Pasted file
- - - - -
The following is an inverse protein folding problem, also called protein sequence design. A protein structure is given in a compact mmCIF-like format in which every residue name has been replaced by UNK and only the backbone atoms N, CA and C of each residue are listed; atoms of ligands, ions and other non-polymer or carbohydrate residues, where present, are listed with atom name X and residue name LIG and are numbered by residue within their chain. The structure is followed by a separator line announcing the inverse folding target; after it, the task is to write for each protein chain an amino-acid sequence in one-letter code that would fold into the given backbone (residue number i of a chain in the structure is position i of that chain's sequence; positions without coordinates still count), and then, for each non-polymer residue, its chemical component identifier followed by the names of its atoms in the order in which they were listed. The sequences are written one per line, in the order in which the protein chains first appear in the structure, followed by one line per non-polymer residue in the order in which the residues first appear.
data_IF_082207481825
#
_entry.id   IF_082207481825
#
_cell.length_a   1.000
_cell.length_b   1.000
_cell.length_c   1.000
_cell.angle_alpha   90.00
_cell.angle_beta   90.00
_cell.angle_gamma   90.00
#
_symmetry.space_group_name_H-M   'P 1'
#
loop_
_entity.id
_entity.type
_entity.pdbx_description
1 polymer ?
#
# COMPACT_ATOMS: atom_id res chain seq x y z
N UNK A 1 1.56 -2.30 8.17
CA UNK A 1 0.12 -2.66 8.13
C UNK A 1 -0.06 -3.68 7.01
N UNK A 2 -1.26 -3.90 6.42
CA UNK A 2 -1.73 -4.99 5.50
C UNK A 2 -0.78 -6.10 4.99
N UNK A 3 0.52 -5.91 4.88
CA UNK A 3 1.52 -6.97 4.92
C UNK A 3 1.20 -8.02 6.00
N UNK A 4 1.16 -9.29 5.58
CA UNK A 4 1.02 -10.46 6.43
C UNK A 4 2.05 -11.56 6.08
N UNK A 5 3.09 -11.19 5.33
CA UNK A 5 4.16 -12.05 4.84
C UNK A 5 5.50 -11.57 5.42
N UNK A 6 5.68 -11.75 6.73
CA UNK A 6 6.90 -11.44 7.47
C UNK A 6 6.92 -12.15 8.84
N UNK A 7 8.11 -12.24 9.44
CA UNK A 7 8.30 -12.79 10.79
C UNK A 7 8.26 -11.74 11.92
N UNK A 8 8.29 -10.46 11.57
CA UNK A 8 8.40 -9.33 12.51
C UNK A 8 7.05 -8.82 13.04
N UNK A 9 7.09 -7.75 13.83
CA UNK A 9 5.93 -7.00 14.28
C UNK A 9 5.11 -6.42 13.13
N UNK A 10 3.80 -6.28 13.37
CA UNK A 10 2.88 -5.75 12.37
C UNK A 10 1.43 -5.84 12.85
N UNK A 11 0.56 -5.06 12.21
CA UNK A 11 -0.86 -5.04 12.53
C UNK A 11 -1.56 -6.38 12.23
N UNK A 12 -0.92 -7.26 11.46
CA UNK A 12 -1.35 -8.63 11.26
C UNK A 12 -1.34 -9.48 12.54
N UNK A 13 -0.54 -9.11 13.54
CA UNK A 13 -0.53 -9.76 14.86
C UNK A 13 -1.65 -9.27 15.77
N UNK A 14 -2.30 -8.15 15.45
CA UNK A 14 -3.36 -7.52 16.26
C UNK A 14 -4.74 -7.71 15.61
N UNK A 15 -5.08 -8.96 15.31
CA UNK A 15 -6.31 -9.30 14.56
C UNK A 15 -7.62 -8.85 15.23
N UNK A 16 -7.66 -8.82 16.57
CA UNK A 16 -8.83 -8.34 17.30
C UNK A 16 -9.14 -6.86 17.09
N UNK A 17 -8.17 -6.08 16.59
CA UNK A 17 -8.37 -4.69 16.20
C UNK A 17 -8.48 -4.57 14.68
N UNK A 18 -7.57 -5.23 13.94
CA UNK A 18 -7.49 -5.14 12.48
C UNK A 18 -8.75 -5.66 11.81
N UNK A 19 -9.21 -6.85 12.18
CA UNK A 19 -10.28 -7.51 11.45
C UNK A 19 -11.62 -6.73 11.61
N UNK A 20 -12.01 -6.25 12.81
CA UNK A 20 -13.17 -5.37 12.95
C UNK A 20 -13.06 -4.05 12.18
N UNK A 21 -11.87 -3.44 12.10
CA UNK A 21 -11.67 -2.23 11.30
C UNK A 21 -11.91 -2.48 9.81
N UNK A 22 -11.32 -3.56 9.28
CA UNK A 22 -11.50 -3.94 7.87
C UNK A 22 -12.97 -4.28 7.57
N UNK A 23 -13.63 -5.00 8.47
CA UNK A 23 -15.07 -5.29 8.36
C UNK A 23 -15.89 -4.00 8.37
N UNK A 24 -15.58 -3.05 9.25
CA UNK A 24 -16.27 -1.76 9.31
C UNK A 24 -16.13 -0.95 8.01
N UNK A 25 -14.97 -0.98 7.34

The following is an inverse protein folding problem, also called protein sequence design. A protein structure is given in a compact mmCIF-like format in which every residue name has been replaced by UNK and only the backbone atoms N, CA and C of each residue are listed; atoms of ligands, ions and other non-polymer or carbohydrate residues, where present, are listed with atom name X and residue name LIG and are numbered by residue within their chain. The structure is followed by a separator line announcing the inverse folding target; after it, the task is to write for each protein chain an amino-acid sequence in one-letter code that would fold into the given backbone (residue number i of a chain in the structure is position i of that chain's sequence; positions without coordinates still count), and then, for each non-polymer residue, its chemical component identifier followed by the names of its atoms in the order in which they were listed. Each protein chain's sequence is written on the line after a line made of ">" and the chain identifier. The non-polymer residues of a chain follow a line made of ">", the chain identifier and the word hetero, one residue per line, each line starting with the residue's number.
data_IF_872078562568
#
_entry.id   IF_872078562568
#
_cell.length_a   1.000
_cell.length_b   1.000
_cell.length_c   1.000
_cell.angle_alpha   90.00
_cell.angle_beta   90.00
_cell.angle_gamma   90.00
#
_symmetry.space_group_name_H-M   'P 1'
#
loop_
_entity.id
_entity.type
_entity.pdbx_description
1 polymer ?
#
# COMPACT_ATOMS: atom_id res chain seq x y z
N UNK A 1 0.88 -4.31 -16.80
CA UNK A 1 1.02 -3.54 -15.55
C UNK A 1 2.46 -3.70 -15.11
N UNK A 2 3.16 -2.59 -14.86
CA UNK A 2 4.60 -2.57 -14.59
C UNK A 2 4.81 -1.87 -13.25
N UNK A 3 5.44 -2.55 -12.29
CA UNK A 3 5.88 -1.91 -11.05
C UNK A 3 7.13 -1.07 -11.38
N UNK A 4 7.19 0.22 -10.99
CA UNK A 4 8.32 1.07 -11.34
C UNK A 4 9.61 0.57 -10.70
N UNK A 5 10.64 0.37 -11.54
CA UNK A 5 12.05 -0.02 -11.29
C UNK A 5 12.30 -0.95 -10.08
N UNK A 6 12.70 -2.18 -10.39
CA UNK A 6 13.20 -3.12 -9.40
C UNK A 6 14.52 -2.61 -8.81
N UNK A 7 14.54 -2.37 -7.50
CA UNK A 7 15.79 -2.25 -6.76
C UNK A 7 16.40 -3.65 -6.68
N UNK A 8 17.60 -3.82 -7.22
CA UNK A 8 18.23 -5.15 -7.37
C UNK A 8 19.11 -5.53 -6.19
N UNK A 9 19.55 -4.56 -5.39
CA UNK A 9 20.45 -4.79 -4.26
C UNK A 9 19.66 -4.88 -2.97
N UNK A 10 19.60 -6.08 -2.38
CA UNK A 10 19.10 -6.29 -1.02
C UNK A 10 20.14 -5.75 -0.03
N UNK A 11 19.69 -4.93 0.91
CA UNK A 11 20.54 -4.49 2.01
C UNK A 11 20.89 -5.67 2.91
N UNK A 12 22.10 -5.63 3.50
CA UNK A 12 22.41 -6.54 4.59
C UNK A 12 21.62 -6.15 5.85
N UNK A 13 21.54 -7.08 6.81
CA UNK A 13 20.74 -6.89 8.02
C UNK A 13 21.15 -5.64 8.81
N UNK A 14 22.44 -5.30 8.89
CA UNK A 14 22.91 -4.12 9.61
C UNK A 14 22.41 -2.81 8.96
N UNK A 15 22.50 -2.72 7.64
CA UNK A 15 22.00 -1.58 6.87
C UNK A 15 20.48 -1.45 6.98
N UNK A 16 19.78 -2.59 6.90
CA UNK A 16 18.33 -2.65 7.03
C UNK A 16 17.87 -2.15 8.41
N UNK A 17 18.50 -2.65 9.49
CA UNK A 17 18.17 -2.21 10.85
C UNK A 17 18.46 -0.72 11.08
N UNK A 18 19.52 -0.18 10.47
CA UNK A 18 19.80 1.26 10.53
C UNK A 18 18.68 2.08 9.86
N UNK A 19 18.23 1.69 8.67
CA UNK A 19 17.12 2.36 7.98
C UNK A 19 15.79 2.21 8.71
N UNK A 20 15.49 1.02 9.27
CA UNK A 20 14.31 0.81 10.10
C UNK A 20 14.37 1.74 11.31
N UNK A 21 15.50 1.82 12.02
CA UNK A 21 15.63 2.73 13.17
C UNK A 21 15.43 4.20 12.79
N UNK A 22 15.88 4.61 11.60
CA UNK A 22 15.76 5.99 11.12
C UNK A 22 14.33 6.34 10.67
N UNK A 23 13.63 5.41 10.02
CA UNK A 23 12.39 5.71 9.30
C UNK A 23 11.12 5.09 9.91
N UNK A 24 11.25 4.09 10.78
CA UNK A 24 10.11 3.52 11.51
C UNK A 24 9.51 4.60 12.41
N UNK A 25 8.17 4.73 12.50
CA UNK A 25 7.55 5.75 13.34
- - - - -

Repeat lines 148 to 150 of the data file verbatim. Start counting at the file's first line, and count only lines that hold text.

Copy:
C UNK A 11 20.89 -5.67 2.91
N UNK A 12 22.10 -5.63 3.50
CA UNK A 12 22.41 -6.54 4.59